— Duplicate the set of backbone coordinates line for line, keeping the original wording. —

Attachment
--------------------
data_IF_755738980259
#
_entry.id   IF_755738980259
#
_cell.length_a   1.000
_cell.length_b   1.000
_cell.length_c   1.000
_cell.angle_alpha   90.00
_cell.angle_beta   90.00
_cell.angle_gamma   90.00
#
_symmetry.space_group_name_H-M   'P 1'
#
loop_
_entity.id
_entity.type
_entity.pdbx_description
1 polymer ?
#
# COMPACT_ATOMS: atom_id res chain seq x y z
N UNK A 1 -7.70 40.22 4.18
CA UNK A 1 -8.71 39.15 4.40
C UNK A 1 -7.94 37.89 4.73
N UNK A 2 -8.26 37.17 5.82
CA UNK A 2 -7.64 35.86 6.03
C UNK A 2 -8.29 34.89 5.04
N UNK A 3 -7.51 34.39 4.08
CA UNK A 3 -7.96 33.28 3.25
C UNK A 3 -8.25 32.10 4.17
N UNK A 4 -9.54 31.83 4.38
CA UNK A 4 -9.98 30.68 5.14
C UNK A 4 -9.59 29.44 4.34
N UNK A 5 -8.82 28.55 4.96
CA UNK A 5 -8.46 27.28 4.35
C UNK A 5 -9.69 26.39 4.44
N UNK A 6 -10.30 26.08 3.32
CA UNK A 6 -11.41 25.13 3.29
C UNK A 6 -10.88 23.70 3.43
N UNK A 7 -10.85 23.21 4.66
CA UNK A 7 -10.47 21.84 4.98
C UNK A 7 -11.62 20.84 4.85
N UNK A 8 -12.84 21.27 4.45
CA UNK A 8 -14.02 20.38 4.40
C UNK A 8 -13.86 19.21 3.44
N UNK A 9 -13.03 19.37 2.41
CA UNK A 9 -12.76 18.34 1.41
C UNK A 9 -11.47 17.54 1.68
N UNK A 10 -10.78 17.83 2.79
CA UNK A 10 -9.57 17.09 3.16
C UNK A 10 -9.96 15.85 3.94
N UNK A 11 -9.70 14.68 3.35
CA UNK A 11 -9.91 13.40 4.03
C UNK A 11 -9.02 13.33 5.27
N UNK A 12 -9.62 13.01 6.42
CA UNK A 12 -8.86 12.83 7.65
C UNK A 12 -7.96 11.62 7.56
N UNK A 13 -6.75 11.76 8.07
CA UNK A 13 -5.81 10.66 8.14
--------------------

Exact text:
data_IF_755738980259
#
_entry.id   IF_755738980259
#
_cell.length_a   1.000
_cell.length_b   1.000
_cell.length_c   1.000
_cell.angle_alpha   90.00
_cell.angle_beta   90.00
_cell.angle_gamma   90.00
#
_symmetry.space_group_name_H-M   'P 1'
#
loop_
_entity.id
_entity.type
_entity.pdbx_description
1 polymer ?
#
# COMPACT_ATOMS: atom_id res chain seq x y z
N UNK A 1 -7.70 40.22 4.18
CA UNK A 1 -8.71 39.15 4.40
C UNK A 1 -7.94 37.89 4.73
N UNK A 2 -8.26 37.17 5.82
CA UNK A 2 -7.64 35.86 6.03
C UNK A 2 -8.29 34.89 5.04
N UNK A 3 -7.51 34.39 4.08
CA UNK A 3 -7.96 33.28 3.25
C UNK A 3 -8.25 32.10 4.17
N UNK A 4 -9.54 31.83 4.38
CA UNK A 4 -9.98 30.68 5.14
C UNK A 4 -9.59 29.44 4.34
N UNK A 5 -8.82 28.55 4.96
CA UNK A 5 -8.46 27.28 4.35
C UNK A 5 -9.69 26.39 4.44
N UNK A 6 -10.30 26.08 3.32
CA UNK A 6 -11.41 25.13 3.29
C UNK A 6 -10.88 23.70 3.43
N UNK A 7 -10.85 23.21 4.66
CA UNK A 7 -10.47 21.84 4.98
C UNK A 7 -11.62 20.84 4.85
N UNK A 8 -12.84 21.27 4.45
CA UNK A 8 -14.02 20.38 4.40
C UNK A 8 -13.86 19.21 3.44
N UNK A 9 -13.03 19.37 2.41
CA UNK A 9 -12.76 18.34 1.41
C UNK A 9 -11.47 17.54 1.68
N UNK A 10 -10.78 17.83 2.79
CA UNK A 10 -9.57 17.09 3.16
C UNK A 10 -9.96 15.85 3.94
N UNK A 11 -9.70 14.68 3.35
CA UNK A 11 -9.91 13.40 4.03
C UNK A 11 -9.02 13.33 5.27
N UNK A 12 -9.62 13.01 6.42
CA UNK A 12 -8.86 12.83 7.65
C UNK A 12 -7.96 11.62 7.56
N UNK A 13 -6.75 11.76 8.07
CA UNK A 13 -5.81 10.66 8.14